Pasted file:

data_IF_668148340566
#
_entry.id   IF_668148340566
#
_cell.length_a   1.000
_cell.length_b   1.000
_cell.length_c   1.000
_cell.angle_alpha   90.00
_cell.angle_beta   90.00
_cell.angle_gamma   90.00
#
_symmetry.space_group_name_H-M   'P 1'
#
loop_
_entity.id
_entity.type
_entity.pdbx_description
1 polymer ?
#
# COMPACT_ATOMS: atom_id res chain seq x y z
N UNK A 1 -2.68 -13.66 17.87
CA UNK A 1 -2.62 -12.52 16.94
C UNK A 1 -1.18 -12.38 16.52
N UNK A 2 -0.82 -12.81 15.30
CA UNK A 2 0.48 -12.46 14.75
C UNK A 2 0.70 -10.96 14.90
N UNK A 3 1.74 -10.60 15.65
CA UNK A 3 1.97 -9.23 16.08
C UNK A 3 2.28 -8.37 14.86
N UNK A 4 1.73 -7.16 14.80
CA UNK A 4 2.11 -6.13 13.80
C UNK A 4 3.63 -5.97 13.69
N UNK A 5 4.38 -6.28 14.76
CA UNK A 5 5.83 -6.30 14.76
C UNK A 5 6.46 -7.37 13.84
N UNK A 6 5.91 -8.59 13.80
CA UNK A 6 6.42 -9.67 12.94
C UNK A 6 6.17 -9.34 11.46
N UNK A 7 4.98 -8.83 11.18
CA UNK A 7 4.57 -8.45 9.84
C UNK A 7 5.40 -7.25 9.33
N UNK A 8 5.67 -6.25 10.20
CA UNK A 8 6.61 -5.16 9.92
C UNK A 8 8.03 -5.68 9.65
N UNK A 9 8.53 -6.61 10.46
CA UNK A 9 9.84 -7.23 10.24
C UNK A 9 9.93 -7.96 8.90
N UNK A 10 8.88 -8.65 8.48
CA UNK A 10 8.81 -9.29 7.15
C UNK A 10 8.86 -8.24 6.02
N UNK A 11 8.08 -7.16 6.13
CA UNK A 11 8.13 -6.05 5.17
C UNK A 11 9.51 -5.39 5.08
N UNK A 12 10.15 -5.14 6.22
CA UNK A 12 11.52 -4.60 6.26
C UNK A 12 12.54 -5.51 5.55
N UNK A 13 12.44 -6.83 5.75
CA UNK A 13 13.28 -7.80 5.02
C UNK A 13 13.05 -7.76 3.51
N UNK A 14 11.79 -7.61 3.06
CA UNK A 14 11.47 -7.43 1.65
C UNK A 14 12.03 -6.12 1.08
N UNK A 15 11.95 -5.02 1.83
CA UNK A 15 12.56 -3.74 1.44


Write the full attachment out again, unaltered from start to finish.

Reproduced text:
data_IF_668148340566
#
_entry.id   IF_668148340566
#
_cell.length_a   1.000
_cell.length_b   1.000
_cell.length_c   1.000
_cell.angle_alpha   90.00
_cell.angle_beta   90.00
_cell.angle_gamma   90.00
#
_symmetry.space_group_name_H-M   'P 1'
#
loop_
_entity.id
_entity.type
_entity.pdbx_description
1 polymer ?
#
# COMPACT_ATOMS: atom_id res chain seq x y z
N UNK A 1 -2.68 -13.66 17.87
CA UNK A 1 -2.62 -12.52 16.94
C UNK A 1 -1.18 -12.38 16.52
N UNK A 2 -0.82 -12.81 15.30
CA UNK A 2 0.48 -12.46 14.75
C UNK A 2 0.70 -10.96 14.90
N UNK A 3 1.74 -10.60 15.65
CA UNK A 3 1.97 -9.23 16.08
C UNK A 3 2.28 -8.37 14.86
N UNK A 4 1.73 -7.16 14.80
CA UNK A 4 2.11 -6.13 13.80
C UNK A 4 3.63 -5.97 13.69
N UNK A 5 4.38 -6.28 14.76
CA UNK A 5 5.83 -6.30 14.76
C UNK A 5 6.46 -7.37 13.84
N UNK A 6 5.91 -8.59 13.80
CA UNK A 6 6.42 -9.67 12.94
C UNK A 6 6.17 -9.34 11.46
N UNK A 7 4.98 -8.83 11.18
CA UNK A 7 4.57 -8.45 9.84
C UNK A 7 5.40 -7.25 9.33
N UNK A 8 5.67 -6.25 10.20
CA UNK A 8 6.61 -5.16 9.92
C UNK A 8 8.03 -5.68 9.65
N UNK A 9 8.53 -6.61 10.46
CA UNK A 9 9.84 -7.23 10.24
C UNK A 9 9.93 -7.96 8.90
N UNK A 10 8.88 -8.65 8.48
CA UNK A 10 8.81 -9.29 7.15
C UNK A 10 8.86 -8.24 6.02
N UNK A 11 8.08 -7.16 6.13
CA UNK A 11 8.13 -6.05 5.17
C UNK A 11 9.51 -5.39 5.08
N UNK A 12 10.15 -5.14 6.22
CA UNK A 12 11.52 -4.60 6.26
C UNK A 12 12.54 -5.51 5.55
N UNK A 13 12.44 -6.83 5.75
CA UNK A 13 13.28 -7.80 5.02
C UNK A 13 13.05 -7.76 3.51
N UNK A 14 11.79 -7.61 3.06
CA UNK A 14 11.47 -7.43 1.65
C UNK A 14 12.03 -6.12 1.08
N UNK A 15 11.95 -5.02 1.83
CA UNK A 15 12.56 -3.74 1.44